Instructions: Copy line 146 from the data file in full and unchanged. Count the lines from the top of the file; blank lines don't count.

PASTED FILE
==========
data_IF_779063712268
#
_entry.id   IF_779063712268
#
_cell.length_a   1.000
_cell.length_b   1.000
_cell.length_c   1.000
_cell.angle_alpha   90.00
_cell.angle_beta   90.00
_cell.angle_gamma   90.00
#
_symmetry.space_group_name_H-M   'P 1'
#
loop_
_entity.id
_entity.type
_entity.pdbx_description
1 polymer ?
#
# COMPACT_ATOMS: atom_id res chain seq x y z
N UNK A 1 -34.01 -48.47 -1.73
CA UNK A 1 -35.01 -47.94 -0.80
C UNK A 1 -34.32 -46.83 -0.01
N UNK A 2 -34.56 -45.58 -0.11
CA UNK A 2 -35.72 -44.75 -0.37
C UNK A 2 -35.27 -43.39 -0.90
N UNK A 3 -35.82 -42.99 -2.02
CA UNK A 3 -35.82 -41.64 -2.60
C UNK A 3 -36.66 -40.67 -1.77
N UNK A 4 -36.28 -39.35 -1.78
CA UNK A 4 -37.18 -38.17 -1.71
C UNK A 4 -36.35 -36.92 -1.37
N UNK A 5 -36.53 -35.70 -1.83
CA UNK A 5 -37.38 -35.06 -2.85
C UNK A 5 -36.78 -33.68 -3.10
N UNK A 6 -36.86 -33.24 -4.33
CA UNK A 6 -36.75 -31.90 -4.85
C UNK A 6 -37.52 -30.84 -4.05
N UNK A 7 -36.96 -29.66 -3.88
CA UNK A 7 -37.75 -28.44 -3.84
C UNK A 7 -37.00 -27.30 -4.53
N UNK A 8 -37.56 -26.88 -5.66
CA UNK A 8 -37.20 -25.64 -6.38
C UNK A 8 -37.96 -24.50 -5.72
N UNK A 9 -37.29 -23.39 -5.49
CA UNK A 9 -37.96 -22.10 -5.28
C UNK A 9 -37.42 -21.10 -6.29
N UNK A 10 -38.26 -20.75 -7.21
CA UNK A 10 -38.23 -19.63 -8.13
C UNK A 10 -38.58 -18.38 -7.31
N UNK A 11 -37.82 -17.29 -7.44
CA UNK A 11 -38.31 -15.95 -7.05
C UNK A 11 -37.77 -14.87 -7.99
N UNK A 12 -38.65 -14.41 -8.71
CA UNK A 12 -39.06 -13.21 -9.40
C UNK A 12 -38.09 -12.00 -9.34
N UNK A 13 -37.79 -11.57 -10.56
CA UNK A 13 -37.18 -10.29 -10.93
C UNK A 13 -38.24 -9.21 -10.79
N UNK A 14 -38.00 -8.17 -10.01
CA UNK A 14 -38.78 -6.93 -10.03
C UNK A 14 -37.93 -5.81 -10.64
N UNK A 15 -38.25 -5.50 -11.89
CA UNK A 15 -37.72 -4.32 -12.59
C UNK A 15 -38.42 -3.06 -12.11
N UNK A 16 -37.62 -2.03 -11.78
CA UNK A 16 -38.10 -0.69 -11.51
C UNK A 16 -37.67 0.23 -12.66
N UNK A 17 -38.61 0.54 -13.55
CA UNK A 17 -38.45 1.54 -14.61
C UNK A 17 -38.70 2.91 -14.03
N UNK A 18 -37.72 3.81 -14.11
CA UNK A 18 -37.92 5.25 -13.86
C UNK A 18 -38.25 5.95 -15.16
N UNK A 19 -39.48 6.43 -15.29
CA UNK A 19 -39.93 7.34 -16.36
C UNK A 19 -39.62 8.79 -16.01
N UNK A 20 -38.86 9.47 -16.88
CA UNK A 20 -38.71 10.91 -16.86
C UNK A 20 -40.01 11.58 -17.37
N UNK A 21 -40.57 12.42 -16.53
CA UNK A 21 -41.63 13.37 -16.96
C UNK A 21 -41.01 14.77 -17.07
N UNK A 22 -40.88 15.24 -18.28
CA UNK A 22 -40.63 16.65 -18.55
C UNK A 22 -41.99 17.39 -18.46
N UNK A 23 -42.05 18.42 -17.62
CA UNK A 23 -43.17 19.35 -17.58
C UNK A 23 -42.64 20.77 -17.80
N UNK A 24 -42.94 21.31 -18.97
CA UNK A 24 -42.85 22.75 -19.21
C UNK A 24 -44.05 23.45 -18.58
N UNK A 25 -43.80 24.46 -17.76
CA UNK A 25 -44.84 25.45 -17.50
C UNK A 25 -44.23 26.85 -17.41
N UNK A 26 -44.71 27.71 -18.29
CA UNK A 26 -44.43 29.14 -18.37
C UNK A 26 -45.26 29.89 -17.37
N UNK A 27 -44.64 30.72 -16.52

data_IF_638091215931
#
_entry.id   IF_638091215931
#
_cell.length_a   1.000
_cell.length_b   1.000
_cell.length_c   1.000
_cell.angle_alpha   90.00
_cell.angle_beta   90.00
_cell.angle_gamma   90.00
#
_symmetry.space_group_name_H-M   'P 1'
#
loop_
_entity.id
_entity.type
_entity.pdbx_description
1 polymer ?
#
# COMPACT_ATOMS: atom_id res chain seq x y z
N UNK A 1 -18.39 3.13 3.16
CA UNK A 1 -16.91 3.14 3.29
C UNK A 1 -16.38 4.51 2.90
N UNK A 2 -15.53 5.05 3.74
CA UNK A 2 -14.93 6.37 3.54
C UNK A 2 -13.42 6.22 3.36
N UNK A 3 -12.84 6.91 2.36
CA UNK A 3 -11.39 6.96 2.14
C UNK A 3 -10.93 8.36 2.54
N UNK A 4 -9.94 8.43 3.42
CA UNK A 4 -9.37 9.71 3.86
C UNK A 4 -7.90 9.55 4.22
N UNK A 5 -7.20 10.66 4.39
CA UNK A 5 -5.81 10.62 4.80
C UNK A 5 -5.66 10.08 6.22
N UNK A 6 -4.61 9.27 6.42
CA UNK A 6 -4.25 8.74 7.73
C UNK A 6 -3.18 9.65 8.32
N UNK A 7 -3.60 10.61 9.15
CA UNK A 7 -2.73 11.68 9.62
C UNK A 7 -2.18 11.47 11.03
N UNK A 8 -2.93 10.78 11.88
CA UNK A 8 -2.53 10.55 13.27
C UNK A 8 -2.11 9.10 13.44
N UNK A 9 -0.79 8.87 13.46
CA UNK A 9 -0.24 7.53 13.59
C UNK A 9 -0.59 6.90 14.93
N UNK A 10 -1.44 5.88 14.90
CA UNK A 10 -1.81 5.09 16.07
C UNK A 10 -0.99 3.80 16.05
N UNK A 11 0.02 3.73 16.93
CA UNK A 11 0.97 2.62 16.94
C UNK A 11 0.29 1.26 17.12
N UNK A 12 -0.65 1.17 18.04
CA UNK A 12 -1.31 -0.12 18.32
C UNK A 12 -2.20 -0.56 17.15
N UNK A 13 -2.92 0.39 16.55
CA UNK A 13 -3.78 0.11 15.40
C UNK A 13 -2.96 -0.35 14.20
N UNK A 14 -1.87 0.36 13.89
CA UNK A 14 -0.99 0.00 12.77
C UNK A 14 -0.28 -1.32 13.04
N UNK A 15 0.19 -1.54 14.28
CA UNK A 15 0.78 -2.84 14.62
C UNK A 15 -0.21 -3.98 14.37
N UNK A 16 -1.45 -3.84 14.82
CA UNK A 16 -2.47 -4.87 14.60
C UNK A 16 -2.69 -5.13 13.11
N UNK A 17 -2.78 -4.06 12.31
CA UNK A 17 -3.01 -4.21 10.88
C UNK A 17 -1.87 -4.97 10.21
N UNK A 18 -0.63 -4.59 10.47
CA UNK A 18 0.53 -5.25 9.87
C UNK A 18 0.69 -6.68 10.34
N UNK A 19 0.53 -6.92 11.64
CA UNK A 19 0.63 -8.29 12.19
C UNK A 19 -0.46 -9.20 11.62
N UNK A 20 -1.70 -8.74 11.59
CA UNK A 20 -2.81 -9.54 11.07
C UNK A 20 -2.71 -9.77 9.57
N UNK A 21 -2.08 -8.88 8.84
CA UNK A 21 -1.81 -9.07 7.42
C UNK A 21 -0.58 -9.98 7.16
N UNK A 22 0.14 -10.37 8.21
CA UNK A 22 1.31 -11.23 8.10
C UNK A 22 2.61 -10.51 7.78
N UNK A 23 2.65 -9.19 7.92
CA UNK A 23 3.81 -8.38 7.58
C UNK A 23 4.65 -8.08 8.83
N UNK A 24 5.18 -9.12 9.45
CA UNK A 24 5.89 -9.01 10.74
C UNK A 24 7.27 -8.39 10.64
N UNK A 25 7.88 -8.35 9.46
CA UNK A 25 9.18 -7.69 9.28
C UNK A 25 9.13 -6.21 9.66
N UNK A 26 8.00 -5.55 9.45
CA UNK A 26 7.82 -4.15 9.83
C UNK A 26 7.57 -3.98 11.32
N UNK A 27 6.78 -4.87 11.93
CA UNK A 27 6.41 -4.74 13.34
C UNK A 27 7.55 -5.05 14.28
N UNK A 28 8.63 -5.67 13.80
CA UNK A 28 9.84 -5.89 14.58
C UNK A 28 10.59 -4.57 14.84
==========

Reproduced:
C UNK A 9 -0.59 6.90 14.93